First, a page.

As subversive as The Last Jed is, it seems that the state of he Galaxy hasn't been this familiar in 40 years of Star Wars.

-Vader
Last edited by Vader182 on January 2nd, 2018, 3:59 pm, edited 1 time in total.

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Vader, well said, but also not accidental. You're aware of the new / old status from the moment you see Poe driving one of these...
Image
And you realize it's all just one big allegory for what's been really going on all this time: Rebels vs. Empire.

For every step forward it also reminds you that it is still Star Wars, I'd say. Semantics. :)

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Vader182 wrote:If folks chime in I'd really appreciate it, I'm super curious how everybody feels about...
The Last Jedi seems to push a Factory Reset to Star Wars in 1977. Think about it... In the final minutes of TLJ, the rebels are turned into a grass roots movement, and the First Order will now rule the galaxy.

Doesn't that sound pretty familiar?

We're entering Episode IX almost identically to how we enter A New Hope. The stage of the galactic conflict is nearly Rogue One era, we've got rebels that are banding together to destroy a military oppressor with unlimited power. That's partially a consequence of how Rian chose not to double down on what's unique about The Resistance and or The First Order and works with that. Instead he says "let's call a spade a spade. This is clearly The Rebels and The Empire." Rian deconstructs these things, he doesn't add to them. So as The Last Jedi comes to a close, Rebels vs Empire are deconstructed to the bare essentials of what they always were in the first place. It's like The Last Jedi goes so far forwards it accidentally went backwards.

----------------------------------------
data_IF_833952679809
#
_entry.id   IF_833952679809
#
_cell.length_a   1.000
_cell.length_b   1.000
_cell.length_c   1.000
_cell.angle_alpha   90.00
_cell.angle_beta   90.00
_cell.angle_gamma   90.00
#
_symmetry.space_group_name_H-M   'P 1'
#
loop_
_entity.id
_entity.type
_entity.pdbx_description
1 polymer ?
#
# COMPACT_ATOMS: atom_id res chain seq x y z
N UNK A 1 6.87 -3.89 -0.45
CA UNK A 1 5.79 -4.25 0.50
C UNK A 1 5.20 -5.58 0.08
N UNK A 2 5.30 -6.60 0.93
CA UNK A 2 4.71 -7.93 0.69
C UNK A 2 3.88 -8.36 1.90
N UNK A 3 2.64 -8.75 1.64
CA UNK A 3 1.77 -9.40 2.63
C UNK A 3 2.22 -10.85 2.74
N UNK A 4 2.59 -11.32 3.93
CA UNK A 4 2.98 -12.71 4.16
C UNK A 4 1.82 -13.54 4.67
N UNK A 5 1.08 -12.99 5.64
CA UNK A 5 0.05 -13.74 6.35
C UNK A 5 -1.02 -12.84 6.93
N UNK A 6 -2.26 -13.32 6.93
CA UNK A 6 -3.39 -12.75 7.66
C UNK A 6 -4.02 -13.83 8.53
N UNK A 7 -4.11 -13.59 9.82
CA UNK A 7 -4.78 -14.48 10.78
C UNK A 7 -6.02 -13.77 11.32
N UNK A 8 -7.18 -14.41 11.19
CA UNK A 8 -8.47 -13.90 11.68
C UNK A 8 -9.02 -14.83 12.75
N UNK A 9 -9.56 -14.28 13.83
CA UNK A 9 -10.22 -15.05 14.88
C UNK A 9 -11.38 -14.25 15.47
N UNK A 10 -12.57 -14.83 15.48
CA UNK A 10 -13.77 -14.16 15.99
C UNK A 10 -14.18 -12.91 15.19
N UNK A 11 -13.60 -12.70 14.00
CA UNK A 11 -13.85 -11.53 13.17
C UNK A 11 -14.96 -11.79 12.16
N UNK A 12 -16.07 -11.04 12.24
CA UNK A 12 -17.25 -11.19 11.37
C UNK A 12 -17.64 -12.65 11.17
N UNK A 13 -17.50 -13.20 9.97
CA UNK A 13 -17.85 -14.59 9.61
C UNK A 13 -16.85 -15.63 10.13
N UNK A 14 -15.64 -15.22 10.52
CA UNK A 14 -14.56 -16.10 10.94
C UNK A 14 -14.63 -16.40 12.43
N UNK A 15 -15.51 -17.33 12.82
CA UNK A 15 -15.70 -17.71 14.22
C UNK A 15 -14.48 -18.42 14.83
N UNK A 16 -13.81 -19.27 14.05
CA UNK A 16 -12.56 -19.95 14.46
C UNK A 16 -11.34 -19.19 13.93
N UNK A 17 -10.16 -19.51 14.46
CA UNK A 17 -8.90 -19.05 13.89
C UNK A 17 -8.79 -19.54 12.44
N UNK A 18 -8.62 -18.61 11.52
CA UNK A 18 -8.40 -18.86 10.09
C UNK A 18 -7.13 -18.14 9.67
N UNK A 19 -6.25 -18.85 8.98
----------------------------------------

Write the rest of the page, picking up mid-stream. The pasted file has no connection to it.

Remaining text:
As subversive as The Last Jed is, it seems that the state of he Galaxy hasn't been this familiar in 40 years of Star Wars.

-Vader
I agree somewhat and it scares me for how they'll try to wrap it all up in IX.

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Vader182 wrote:If folks chime in I'd really appreciate it, I'm super curious how everybody feels about...
The Last Jedi seems to push a Factory Reset to Star Wars in 1977. Think about it... In the final minutes of TLJ, the rebels are turned into a grass roots movement, and the First Order will now rule the galaxy.

Doesn't that sound pretty familiar?

We're entering Episode IX almost identically to how we enter A New Hope. The stage of the galactic conflict is nearly Rogue One era, we've got rebels that are banding together to destroy a military oppressor with unlimited power. That's partially a consequence of how Rian chose not to double down on what's unique about The Resistance and or The First Order and works with that. Instead he says "let's call a spade a spade. This is clearly The Rebels and The Empire." Rian deconstructs these things, he doesn't add to them. So as The Last Jedi comes to a close, Rebels vs Empire are deconstructed to the bare essentials of what they always were in the first place. It's like The Last Jedi goes so far forwards it accidentally went backwards.